Magazine article The Spectator

Status Anxiety: Toby Young

Magazine article The Spectator

Status Anxiety: Toby Young

Article excerpt

I've been thinking about poor Shami Chakrabarti and the drubbing she's suffered since it was revealed she's sending her son to Dulwich College. She joins a long line of Labour hypocrites who are opposed to grammar schools but choose to send their own children to selective schools. The list includes Harold Wilson, James Callaghan, Tony Crosland, Polly Toynbee, Diane Abbott, Harriet Harman and Seumus Milne.

My issue with these Labour grandees is not so much the double standards, although that does stick in the craw, obviously, but the stupidity. Why risk their political credibility and, for those that go private, beggar themselves, when there's little reason to suppose that their children will do better at selective schools than they will at good comprehensives?

One of the more eye-catching revelations in the research on grammar schools published by the Education Policy Institute last month was that bright children do no better at grammars than they do at good comprehensives. That is, the GCSE results of the most able 25 per cent of children in the top quartile of comprehensives, measured according to the average amount of progress children make between the ages of 11 and 16, are just as good as the GCSE results of children at grammars. By definition, the children of these left-wing panjandrums will be among the brightest 25 per cent, since if they weren't they wouldn't have got into selective schools in the first place. From which it follows that if they'd gone to a good comprehensive instead, they would have done just as well. These supposedly clever, sensible parents -- people who generally pride themselves on basing their decisions on evidence rather than prejudice -- threw away their reputations for nothing.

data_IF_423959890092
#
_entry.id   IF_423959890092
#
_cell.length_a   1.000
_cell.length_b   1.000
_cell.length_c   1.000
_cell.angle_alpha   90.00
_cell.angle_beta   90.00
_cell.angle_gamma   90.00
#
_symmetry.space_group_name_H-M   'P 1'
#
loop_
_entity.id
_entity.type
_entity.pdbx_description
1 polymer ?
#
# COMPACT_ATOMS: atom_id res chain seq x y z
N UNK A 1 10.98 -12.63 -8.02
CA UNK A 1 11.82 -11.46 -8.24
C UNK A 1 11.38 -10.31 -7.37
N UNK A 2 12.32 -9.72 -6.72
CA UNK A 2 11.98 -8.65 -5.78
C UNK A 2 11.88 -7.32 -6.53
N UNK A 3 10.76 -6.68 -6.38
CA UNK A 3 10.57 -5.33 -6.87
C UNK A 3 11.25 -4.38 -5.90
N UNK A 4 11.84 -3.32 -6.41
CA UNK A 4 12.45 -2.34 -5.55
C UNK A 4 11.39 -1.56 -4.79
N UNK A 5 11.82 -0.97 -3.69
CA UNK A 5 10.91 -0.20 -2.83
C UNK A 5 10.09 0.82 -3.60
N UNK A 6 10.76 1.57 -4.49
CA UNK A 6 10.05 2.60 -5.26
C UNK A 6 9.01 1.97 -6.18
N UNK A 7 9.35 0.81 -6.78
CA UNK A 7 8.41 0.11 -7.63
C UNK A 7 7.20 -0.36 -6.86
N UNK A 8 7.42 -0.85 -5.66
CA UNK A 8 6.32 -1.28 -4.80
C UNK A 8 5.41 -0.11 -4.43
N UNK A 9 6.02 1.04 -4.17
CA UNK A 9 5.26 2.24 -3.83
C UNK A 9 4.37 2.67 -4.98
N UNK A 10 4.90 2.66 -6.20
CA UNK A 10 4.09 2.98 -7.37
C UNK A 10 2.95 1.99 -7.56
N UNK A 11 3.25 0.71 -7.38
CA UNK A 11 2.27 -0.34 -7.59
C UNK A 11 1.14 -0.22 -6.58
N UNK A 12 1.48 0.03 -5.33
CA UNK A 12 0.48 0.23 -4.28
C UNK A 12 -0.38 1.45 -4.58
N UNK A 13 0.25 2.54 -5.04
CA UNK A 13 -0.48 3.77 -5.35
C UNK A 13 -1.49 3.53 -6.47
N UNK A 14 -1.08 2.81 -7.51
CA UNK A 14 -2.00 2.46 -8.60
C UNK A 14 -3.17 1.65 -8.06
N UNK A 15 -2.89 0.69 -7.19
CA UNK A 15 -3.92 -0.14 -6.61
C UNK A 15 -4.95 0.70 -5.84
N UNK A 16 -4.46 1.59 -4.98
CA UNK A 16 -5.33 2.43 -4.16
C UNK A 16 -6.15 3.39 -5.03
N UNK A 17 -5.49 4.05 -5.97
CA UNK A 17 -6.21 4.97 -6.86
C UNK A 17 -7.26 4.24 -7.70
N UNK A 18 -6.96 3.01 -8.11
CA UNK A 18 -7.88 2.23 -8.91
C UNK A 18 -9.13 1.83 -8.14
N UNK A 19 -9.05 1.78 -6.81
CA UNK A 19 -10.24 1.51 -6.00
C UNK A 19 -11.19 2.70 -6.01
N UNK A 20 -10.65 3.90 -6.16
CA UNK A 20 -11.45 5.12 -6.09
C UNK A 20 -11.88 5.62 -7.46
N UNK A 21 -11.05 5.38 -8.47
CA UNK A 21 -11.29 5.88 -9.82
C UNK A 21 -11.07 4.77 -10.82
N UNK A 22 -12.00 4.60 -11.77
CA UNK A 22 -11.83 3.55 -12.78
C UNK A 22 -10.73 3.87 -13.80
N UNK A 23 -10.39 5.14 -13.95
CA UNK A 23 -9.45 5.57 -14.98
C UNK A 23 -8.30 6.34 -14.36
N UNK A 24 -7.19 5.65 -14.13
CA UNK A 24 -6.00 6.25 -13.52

Now, in Shami's defence, there's no similar body of evidence showing that bright children do no better at selective independent schools, at least not when it comes to their GCSEs. One reason is because the majority of children at these schools, unlike those in the Education Policy Institute's sample, haven't been to state primaries and therefore didn't take KS2 SATs. That's how the institute identifies the brightest 25 per cent of children, by looking at their SATs results. An alternative would be to sort children according to their performance in the standardised tests they take when they arrive at secondary school, such as the Cognitive Ability Tests. …

Search by... Author
Show... All Results Primary Sources Peer-reviewed

Oops!

An unknown error has occurred. Please click the button below to reload the page. If the problem persists, please try again in a little while.